In general, global regulators have taken different policy positions in response to the massive advertising budgets and promotional influence of the crypto industry.
In Australia, the marketing of cryptocurrencies falls under the restrictions imposed by the Competition and Consumer Act 2010. ASIC also has powers delegated by the Australian Competition and Consumer Commission to act against deceptive or misleading behavior, according to lawyers Gilbert & To throw.
In January 2022, the UK forced advertisers to clearly disclose that cryptocurrencies are unregulated in the UK, profits may be subject to capital gains tax, and the value investments can go down and up.
The United States allows crypto advertising with little regulation, and confusion reigns among various enforcers as to whether crypto should be classified as a security, a commodity, or a currency.
By contrast, Dubai in the United Arab Emirates has openly courted the industry with tax breaks, fast-track licensing and lavish parties. Almost every square inch of its international airport displays crypto advertising.
However, critics question Dubai’s reputation for financial probity as governments struggle to strike a balance between preventing money laundering and managing innovation.
In an October article, MAS acknowledges that while it cannot ban cryptocurrencies in Singapore, it strongly discourages consumers from buying them and proposes that licensed exchanges limit consumer access based on minimal financial knowledge or sophistication.
He also proposes to force exchanges to disallow the use of credit or leverage and to properly segregate client assets under a custody system.
However, the elimination of counterparty risk will not protect clients against the market risk of assets in custody falling to zero.
FTX’s history wipe did little to dispel the argument that crypto speculation is primarily for broke people trying to get rich.
Speculative altcoins like Solana, Cardano, Dogecoin, and Shiba Inu are now down 90% from all-time highs and many FTX clients are experiencing 100% losses on their holdings.
Elsewhere, other major exchanges like Crypto.com are under pressure after Binance crypto boss Changpeng Zhao took to Twitter on Nov. 13 to warn customers to “stay away” from certain exchanges.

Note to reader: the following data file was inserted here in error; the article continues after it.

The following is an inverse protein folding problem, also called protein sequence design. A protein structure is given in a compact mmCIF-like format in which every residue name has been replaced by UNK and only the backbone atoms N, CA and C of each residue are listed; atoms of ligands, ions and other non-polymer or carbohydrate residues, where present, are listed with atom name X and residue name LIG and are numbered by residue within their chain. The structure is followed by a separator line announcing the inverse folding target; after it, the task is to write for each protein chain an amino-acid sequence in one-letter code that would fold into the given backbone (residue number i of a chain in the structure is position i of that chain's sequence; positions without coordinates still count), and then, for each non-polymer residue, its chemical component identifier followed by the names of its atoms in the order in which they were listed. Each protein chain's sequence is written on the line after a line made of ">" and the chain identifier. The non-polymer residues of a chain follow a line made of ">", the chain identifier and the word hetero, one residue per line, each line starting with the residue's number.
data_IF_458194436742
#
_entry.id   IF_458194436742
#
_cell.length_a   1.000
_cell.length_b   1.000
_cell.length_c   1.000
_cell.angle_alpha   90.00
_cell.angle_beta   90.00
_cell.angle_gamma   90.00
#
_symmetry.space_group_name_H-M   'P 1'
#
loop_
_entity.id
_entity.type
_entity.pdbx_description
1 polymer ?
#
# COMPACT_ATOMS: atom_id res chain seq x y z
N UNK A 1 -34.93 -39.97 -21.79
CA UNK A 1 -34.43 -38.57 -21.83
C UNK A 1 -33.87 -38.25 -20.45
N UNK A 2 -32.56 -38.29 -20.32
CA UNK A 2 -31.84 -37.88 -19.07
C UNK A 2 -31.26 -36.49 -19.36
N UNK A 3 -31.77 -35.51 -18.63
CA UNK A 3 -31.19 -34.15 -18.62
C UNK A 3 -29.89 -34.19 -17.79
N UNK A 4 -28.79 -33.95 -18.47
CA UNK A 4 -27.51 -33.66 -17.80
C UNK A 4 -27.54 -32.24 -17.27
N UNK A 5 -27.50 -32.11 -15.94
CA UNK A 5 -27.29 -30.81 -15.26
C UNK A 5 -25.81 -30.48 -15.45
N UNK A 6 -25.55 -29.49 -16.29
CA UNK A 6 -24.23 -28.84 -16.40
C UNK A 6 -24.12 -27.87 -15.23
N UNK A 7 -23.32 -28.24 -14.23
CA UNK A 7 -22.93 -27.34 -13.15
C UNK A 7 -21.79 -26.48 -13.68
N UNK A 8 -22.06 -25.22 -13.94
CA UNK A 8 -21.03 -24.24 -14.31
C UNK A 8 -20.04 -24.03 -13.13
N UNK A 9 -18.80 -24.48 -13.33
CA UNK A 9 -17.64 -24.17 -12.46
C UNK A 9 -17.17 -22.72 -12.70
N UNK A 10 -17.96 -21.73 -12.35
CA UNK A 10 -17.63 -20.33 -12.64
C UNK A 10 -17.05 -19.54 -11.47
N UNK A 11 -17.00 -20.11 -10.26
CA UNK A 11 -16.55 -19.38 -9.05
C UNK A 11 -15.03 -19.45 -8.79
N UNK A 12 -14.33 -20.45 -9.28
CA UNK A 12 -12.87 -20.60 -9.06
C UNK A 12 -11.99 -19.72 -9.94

Crypto.com’s proprietary Cronos token has plunged 26% in just over 24 hours since the warning, amid online rumors prompting panicked customers to redeem funds in the wake of FTX’s collapse.
In response to falling confidence in the industry, Binance, Crypto.com, OKX and Deribit have have undertaken to prove that they hold sufficient reserves to meet their debts.
Singapore’s decision to all but ban private cryptocurrencies from the public sphere hasn’t stopped it from moving forward with plans to allow what it defines as pegged stablecoins. unique (SCS).
“Issuers of SCS must hold reserve assets of cash, cash equivalents or short-term sovereign debt securities at least equivalent to 100% of the nominal value of the outstanding SCS in circulation, and these assets must be denominated in the same currency as the indexed currency. Audit and reserve segregation requirements, and timely redemption at face value will also apply,” he said.
Singapore banks will be permitted to issue SCSs under the proposals without additional qualification and with equivalent prudential requirements applicable to the token form of bank liabilities given existing capital and liquidity frameworks.
The Southeast Asian nation that has historically used strict regulation as a competitive edge for its financial services industry could once again be ahead of the competition.